Marshall Chin,MD- Elected to National Academy of Medicine

Marshall Chin, MD, Richard Parrillo Family Professor of Healthcare Ethics, has been elected to the National Academy of Medicine. This prestigious honor reflects his extraordinary contributions towards improving the care and outcomes for vulnerable patients with chronic disease and reducing health disparities. Dr. Chin joins five faculty from the Department of Medicine, Graeme Bell, PhD, Robert Gibbons, PhD, David Meltzer, MD, PhD, Olufunmilayo Olopade, MD, and Kenneth Polonsky, MD, as elected members of NAM.


Dr. Chin received his MD from the University of California at San Francisco in 1989, followed by his primary care residency training at Brigham and Women’s Hospital. He completed his general internal medicine faculty development and fellowship training also at Brigham and Women’s Hospital concurrent with a health service research fellowship from Harvard School of Public Health where he was granted his MPH in 1994. That same year he joined the faculty in the Department of Medicine as an Assistant Professor. In 2009, Marshall was promoted to Professor with tenure, and in 2012, in recognition of his achievements, was named as the Richard Parrillo Family Professor of Healthcare Ethics.


Dr. Chin currently serves as the Director of the Robert Wood Johnson Foundation (RWJF) Finding Answers: Solving Disparities Through Payment and Delivery System Reform Program Office; Director of the Chicago Center for Diabetes Translation Research; Associate Chief and Director of Research in the Section of General Internal Medicine; and Associate Director of the MacLean Center for Clinical Medical Ethics at the University of Chicago.  He is a national thought leader in health disparities, and he co-chairs the National Quality Forum Disparities Standing Committee.


Dr. Chin is a recognized leader in designing and carrying out intervention studies to identify strategies that are applicable and can be successful in diverse clinical settings. He performed many of the key studies informing how to improve diabetes care and outcomes in federally-qualified health centers serving vulnerable populations with limited resources.  He analyzed clinical, economic, and organizational outcomes, influencing the implementation of national initiatives and policies to improve chronic care management in health centers.  His work over the past decade leading RWJF’s Finding Answers program led to the creation of the Roadmap to Reduce Disparities, cited in the National Academy of Medicine’s recent report System Practices for the Care of Socially At-Risk Populations and the Centers for Medicare and Medicaid Services “The CMS Equity Plan for Improving Quality in Medicare”.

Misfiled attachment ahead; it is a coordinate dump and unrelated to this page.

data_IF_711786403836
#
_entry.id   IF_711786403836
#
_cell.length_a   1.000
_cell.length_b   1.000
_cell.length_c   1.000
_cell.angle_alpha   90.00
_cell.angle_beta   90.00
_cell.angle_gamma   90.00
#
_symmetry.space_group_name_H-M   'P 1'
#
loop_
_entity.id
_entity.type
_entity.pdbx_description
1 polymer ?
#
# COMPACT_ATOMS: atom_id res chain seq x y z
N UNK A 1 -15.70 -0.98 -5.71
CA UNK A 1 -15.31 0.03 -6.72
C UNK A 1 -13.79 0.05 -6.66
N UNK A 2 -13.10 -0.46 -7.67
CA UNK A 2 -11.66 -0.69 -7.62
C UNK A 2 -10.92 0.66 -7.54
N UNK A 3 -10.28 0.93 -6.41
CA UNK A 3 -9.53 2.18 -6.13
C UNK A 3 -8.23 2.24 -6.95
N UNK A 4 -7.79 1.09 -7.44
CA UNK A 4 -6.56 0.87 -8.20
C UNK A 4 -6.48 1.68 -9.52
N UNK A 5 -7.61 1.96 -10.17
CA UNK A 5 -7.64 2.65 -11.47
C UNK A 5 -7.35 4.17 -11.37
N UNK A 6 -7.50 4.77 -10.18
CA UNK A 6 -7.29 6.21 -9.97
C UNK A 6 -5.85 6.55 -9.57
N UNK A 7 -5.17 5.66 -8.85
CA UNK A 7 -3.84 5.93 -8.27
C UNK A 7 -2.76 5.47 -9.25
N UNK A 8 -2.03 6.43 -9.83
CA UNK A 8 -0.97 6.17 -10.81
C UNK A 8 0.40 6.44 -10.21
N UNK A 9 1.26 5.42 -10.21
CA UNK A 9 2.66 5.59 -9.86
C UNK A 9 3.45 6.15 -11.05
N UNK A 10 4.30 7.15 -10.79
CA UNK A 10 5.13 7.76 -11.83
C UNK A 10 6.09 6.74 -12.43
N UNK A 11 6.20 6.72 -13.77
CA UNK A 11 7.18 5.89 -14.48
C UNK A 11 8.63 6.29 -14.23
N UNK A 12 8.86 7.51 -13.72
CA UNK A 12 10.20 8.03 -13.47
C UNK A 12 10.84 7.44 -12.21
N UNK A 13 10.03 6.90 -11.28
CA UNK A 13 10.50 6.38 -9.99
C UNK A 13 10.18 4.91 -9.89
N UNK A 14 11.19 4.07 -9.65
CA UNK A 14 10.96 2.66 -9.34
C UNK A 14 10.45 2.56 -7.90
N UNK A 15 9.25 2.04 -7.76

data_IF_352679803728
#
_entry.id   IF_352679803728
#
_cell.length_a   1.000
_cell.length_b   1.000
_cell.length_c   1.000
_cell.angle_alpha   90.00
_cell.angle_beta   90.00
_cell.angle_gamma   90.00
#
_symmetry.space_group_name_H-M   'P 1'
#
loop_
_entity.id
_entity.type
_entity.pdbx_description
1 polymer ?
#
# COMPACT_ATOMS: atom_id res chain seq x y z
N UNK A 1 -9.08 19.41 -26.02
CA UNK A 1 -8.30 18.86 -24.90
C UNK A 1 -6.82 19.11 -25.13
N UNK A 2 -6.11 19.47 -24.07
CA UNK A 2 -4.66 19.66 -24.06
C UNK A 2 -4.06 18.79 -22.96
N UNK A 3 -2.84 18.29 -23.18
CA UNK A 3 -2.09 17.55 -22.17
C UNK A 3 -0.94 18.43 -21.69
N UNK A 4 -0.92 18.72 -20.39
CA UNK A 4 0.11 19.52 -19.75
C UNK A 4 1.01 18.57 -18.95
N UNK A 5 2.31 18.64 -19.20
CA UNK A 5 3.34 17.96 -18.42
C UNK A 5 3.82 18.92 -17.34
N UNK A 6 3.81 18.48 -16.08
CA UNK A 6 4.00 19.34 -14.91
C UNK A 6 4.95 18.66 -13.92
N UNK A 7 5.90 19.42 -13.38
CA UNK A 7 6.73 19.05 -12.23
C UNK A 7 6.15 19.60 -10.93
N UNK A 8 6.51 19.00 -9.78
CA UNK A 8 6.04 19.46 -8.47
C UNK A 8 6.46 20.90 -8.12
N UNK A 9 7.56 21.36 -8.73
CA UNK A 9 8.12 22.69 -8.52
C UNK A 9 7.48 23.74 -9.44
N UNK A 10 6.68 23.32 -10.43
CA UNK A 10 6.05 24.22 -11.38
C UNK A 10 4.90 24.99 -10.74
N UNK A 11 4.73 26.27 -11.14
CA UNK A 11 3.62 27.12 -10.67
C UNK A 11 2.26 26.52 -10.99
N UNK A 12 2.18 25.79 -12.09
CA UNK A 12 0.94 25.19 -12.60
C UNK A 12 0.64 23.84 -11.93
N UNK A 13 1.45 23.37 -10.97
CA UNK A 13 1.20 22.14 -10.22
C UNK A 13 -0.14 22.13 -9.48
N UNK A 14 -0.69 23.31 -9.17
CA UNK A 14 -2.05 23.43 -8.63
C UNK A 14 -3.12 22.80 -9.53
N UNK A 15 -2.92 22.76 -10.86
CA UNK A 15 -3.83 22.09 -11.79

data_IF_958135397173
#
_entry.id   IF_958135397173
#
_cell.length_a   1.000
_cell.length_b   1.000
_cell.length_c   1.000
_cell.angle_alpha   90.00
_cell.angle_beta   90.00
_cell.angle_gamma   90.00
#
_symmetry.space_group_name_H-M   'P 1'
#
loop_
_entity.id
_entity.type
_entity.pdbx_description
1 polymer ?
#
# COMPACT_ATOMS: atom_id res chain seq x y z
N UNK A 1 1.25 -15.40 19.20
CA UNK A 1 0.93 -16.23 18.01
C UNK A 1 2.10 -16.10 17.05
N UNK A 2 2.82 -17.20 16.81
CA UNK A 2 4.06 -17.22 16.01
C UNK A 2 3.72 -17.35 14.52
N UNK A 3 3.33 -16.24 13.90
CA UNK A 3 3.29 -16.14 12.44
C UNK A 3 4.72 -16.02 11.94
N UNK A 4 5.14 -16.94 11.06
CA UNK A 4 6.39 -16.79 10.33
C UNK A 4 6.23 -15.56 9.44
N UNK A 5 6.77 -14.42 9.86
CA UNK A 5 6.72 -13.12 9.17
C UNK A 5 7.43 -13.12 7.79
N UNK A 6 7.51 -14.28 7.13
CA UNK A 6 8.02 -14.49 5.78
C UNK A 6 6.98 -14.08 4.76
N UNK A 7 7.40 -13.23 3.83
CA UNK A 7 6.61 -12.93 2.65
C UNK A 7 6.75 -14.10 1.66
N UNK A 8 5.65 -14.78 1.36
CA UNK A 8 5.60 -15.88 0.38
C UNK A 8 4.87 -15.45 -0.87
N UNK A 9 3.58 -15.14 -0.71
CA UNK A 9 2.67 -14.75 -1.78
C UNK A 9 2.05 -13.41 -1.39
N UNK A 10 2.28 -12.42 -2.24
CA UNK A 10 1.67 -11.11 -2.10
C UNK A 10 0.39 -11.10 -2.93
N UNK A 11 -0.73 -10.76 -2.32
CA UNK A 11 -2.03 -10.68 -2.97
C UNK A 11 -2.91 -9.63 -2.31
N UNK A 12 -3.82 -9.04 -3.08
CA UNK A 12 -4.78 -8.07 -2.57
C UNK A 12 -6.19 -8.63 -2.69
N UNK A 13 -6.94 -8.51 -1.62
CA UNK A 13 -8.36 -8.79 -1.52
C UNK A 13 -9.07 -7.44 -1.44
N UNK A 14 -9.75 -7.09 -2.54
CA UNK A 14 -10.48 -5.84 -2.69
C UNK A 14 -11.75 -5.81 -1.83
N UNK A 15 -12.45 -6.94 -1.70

Currently Dr. Chin and colleague Monica Peek, MD, are improving diabetes care and outcomes on the South Side of Chicago through health care system and community interventions that have been supported by grants from the National Institutes of Health (NIH) and the Merck Foundation.  He is also leading the evaluation of a Commonwealth Fund project that is implementing the patient-centered medical home in 65 safety net clinics across five states, examining the impact of the intervention on diabetes and other outcomes.  Dr. Chin is also leading an Agency for Healthcare Research and Quality (AHRQ)-funded research project to improve shared decision making among clinicians and LGBTQ racial/ethnic minority patients.


Dr. Chin serves on the Centers for Disease Control and Prevention (CDC) Community Preventive Services Task Force, and is a former President of the Society of General Internal Medicine (SGIM). He is the recipient of mentoring awards from SGIM, the Biological Sciences Division and the Department of Medicine.


The National Academy of Medicine (NAM), established in 1970 under the name Institute of Medicine (IOM), is an independent organization of eminent professionals from diverse fields including health and medicine; the natural, social, and behavioral sciences; and beyond. It serves alongside the National Academy of Sciences and the National Academy of Engineering as adviser to the nation and the international community. Through its domestic and global initiatives, the NAM works to address critical issues in health, medicine, and related policy and inspire positive action across sectors. The NAM collaborates closely with its peer academies and other divisions within the National Academies of Sciences, Engineering, and Medicine.

For more information about the 2017 NAM elected members click here